Bands are common in some pilates classes.

Anderson described that this feeling is associated with the correct alignment of your ribs and diaphragm resting on top of your femur bone:

When we can think of the disc between each vertebra as an innertube or balloon, you can imagine filling them up with air until the spine is axially elongated. That axially elongated spine provides the greatest degrees of freedom to move in all directions with the least amount of work. The ribs and diaphragm are integral parts of moving the upper spine, especially with the help of breath. Now place that beautiful mobile spine and rib cage on top of a pelvis that is balanced on the femur heads and continue down the kinetic chain to the feet, so that 60% of your weight is on the forefoot and 40% is on the heel. Voila’! We start to realize how connected the body really is.

How Is Pilates Different From Yoga?

The differences between yoga and Pilates are some of the most commonly asked questions people have about Pilates. While Pilates and yoga share goals of increasing the mobility and stability of practitioners, yoga fixates more on the dynamic mobility of the body. Pilates prioritizes the stability of supporting muscles and ligaments around the pelvis, shoulder girdle, and deep core before working into a larger range of mobility.

Most traditional forms of yoga are also typically focused on spinal extension (heart openers), and spinal flexion (forward folds). Pilates operates in a different direction by focusing the control of your deep core and posterior chain (ie: hamstrings, glutes, and the back sides of shoulders) prior to exploring any kind of extreme flexibility.

Can You Do Pilates at Home?

A woman does a Pilates exercise at home.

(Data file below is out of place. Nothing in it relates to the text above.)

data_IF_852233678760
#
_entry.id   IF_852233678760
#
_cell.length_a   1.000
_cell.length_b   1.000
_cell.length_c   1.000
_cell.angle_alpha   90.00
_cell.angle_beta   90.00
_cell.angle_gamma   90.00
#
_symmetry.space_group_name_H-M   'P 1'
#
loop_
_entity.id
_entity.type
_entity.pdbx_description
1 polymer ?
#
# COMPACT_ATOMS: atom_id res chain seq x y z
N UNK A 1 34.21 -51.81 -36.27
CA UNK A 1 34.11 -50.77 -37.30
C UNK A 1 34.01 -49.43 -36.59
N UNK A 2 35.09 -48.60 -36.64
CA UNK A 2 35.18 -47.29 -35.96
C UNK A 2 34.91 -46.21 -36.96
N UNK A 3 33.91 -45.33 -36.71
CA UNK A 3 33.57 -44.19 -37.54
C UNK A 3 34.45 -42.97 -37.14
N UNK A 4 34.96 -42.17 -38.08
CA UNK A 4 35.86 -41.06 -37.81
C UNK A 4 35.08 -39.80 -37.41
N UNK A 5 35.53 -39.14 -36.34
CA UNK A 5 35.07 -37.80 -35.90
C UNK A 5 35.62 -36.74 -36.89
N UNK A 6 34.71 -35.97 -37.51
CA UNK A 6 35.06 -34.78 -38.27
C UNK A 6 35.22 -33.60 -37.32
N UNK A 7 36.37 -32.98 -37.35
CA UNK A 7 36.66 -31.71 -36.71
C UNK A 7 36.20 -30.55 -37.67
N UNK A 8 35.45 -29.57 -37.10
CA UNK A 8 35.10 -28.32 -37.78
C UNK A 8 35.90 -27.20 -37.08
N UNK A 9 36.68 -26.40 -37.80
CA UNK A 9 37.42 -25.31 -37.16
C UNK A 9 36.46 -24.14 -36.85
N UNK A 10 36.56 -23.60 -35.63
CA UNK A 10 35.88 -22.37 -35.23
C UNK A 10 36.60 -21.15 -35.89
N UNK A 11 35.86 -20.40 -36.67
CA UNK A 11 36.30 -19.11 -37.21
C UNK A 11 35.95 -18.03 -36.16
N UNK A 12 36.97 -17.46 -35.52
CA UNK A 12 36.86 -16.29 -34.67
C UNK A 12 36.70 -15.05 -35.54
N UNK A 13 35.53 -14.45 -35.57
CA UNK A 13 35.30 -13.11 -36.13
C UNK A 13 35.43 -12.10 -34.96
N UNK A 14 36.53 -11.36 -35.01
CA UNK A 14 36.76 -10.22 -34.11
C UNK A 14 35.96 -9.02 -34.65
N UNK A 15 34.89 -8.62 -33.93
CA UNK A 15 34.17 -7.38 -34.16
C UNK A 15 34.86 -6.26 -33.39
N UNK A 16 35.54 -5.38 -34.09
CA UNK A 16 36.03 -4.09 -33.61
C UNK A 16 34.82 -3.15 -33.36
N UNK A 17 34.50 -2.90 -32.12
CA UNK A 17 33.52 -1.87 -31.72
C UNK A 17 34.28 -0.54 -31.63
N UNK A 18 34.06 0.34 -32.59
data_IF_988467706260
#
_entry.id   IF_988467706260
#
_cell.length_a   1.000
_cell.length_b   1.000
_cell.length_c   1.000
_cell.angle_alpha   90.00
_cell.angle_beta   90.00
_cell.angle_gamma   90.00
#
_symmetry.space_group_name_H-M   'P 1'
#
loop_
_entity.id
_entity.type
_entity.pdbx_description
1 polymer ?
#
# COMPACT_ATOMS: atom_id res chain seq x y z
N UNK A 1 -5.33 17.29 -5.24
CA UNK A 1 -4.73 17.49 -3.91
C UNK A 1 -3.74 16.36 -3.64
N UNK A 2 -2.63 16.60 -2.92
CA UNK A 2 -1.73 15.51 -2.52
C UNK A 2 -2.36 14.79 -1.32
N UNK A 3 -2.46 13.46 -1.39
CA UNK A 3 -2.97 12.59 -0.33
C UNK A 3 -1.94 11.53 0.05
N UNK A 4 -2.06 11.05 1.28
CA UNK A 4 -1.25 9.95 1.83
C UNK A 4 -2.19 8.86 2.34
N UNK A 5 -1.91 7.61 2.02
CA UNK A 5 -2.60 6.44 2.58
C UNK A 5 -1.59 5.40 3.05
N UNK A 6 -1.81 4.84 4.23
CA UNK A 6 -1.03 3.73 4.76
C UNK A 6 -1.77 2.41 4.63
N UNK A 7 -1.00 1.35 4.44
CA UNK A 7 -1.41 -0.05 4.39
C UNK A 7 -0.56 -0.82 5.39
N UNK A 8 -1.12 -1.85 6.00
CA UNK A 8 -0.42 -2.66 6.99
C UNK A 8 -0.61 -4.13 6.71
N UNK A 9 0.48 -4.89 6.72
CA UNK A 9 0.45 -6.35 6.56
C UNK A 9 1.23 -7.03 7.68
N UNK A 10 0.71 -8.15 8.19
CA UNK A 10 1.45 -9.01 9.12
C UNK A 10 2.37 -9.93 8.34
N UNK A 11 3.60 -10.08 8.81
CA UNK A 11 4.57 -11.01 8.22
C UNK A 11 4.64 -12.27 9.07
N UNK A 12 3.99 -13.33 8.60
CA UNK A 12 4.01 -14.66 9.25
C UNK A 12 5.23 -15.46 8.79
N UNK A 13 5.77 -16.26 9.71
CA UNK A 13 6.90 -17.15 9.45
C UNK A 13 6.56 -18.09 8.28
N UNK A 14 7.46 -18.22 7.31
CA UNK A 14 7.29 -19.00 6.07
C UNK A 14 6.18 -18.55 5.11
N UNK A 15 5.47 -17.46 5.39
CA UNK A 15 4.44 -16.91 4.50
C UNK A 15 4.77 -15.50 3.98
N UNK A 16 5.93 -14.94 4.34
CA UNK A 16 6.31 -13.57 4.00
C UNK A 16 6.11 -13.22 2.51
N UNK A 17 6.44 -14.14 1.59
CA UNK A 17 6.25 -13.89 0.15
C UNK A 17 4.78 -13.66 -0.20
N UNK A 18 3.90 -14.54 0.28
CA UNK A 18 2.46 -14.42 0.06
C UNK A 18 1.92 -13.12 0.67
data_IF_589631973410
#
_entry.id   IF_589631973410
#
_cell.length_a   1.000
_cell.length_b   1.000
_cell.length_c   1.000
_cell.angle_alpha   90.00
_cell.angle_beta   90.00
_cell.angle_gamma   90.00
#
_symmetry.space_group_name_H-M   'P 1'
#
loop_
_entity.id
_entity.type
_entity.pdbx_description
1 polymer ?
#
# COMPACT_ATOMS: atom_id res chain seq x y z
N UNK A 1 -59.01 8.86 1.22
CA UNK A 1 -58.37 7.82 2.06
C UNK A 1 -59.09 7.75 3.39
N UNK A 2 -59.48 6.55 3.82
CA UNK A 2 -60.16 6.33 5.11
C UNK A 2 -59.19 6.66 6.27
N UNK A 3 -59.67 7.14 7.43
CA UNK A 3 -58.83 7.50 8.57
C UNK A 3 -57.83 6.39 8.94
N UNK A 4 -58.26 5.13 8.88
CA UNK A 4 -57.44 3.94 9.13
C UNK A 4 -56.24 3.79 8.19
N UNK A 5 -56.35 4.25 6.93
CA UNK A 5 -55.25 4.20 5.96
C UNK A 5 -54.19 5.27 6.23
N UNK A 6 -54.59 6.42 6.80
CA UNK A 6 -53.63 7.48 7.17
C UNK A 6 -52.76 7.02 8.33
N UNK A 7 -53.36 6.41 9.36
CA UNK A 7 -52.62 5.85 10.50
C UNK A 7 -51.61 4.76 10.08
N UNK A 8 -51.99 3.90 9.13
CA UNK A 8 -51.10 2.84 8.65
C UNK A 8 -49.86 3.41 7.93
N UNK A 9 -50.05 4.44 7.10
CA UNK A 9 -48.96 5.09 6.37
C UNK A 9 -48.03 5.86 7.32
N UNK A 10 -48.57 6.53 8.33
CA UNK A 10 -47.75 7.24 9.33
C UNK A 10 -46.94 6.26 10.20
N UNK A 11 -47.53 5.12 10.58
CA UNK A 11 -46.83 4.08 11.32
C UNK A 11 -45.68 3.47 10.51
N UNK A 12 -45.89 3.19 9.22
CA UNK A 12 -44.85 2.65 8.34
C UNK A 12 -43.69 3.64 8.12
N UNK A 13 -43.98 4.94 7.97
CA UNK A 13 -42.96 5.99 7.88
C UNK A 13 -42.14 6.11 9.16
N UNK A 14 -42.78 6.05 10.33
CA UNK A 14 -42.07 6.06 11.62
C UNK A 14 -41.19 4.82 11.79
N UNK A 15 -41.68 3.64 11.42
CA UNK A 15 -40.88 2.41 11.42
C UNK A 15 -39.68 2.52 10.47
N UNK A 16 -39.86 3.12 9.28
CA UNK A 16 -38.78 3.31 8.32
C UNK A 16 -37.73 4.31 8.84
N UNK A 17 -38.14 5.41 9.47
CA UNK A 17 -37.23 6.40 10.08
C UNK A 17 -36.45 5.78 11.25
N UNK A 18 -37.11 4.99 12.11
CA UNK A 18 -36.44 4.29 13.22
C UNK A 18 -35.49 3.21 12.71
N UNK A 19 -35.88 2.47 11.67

While there are a variety of studio Pilates classes, you can absolutely do Pilates at home, and in fact, it’s easy. Pilates is best executed in an open space (like a living room or office space) with a steady mat and a few small props, like the small Pilates ball, a theraband, and a Pilates ring, otherwise known as a magic circle.

Many Pilates exercises that are taught on the larger pieces of equipment in studios can be transferred to the mat with the appropriate small props use. We recommend starting your Pilates practice on the mat to familiarize yourself with the foundations of breath, and pelvic core control first.

Gaiam Pilates Ring 15 Fitness Circle

Snag this Pilates ring to start your at-home practice!

How to Start Doing Pilates at Home

The foundations of Pilates address breath, core control, spinal-core stability, and finding overall balance within each person’s body. Since every individual is different, we do recommend starting your Pilates practice by scheduling a private session with a knowledgeable instructor in your area.

Doing so will provide you with the tools you need to form an effective at-home practice to help you meet your goals for your body. Taking a private session in a studio will also help you to familiarize yourself with the larger pieces of equipment, like the reformer, so that you can step into a group class feeling confident with how things work.

If you’re on a budget, though, and still want to give Pilates a go, we highly recommend following a few different YouTube channels at home on your mat. Move with Nicole and Jessica Valant Pilates both teach to the basics of mat Pilates, providing the perfect low-pressure opportunity for beginners to get started.

Ultimately, Pilates is an accessible and highly beneficial form of low-impact exercise for all body types. Whether you are needing to start as a form of rehabilitation or to complement your existing fitness routine, it is a fantastic investment and is seen as a form of activity that you can maintain for the rest of your life.

Jenn Vigh Jenn Vigh
Jenn is a pilates and yoga instructor, an aerialist, and a travel blogger with 5 years of experience in nonprofit communications, and over 10 years of experience writing, teaching, training, performing and collaborating with creatives across the globe. For the last 6 years, her American home-base has been Austin, TX, where she’s worked with the aerial dance company, Blue Lapis Light, and enjoyed the sunshine with her world-traveling yorkipoo, Sheila. Read Full Bio »